Florence Festival of Books full of characters


Sept. 24's Florence Festival of Books featured a panel discussion on eBooks, a keynote by author William L. Sullivan and dozens of authors and publishers ready to interact with the public at the Florence Events Center.

11th annual festival unites book lovers with authors, publishers

Sept. 29, 2022 — Each September, the Florence Festival of Books assembles both the region’s most prominent authors and smaller, emerging writers, allowing them to showcase their work. Most participating authors set up tables to display their books and discuss with attendees. This is also one of the best opportunities the event provides — the chance to speak with the authors directly.

It took place on Saturday, Sept. 24, at the Florence Events Center, starting at 9 a.m. with a panel discussion — “How to Turn Your Book into an eBook” — and concluded at 5 p.m. with the keynote presentation, “Legendary Folk Heroes of the NW.”

Upon walking into the event, attendees were surrounded by entire worlds contained in 6-foot-by- 2.4-foot spaces, with each creator ready to bring them into a different universe woven from history, reality or pure imagination.

Patricia Brown, author of mystery novels “A Recipe for Dying” and “Dying for Diamonds,” sat near the entrance, welcoming guests into the event.

Her writing journey began when she developed characters as a part of a writing class. “They wouldn’t leave me alone,” she said.

Brown started to develop settings and narratives around her characters, allowing them to act and move naturally to determine the plot, a strategy that has transformed her affinity for people into the signature of her writing style.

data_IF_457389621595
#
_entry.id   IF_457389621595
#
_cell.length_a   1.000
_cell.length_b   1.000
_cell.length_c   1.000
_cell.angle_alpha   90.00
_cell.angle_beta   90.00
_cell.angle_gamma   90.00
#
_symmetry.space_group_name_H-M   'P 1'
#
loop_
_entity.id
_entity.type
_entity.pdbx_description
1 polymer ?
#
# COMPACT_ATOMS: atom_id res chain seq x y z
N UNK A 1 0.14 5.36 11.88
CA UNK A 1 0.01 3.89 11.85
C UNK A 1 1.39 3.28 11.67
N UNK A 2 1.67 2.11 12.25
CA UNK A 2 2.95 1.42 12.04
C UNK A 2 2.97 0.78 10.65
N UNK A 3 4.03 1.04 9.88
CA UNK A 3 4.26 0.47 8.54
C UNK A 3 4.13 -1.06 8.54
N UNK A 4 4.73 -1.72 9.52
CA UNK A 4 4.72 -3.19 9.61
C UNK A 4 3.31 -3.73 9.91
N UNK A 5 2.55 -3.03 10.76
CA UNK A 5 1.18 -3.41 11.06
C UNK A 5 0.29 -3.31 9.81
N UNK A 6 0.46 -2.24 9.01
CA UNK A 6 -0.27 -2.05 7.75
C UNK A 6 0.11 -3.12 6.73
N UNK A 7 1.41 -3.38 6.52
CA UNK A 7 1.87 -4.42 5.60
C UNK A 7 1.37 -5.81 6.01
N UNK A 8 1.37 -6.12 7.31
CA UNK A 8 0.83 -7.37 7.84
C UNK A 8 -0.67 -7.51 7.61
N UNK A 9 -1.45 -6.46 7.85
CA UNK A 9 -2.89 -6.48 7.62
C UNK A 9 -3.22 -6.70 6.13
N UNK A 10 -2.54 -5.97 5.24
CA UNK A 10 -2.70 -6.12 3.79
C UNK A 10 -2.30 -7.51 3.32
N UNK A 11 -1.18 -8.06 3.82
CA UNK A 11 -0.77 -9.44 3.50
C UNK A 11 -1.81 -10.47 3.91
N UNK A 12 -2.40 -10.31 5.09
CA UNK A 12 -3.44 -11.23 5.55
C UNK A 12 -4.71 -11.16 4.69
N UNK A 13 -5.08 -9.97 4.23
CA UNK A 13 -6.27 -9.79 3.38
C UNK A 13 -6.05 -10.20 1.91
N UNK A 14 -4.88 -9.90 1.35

A few booths down sat Cy Bishop, behind a display of sleek, dark volumes. Bishop is a speculative fiction author who creates worlds loosely based on our own. Some are fantasy, alternative reality  or post-apocalyptic, but most tie back to creating something entirely unique by making slight alterations on the reality people actually experience.

Comfortably positioned in the spacious far corner was Wendy Gorton, author of the “50 Hikes with Kids” series.

“I am a former classroom teacher and science educator and I have a ton of guidebooks,” Gorton said. “But I realized there weren’t any for kids. You couldn’t use any in the classroom. So I thought, could I make one that a kid would want to read?”

Her guidebooks include full-color maps that highlight the small natural features that kids appreciate, but that are often overlooked by adult-oriented guidebooks, as well as animal tracks, geological highlights  and identification guides for plants and animals.

Gorton also works in learning technologies with Microsoft, where she teaches schools how to use “Minecraft” for education. This focuses on giving young students the same form of creative freedom that her books encourage, a bond that she strengthens by adding activities and opportunities for participation into her guides.

"I also bring technology to hiking,” Gorton said. “We have tutorials in here for how to use plant identification apps, geocaching or even [using] TikTok to make a nature video of what you see."

The author stressed the importance of blending a reasonable amount of technology use with nature. This allows kids, many of whom use technology in every aspect of their lives, to appreciate nature in a way that aligns with their interests.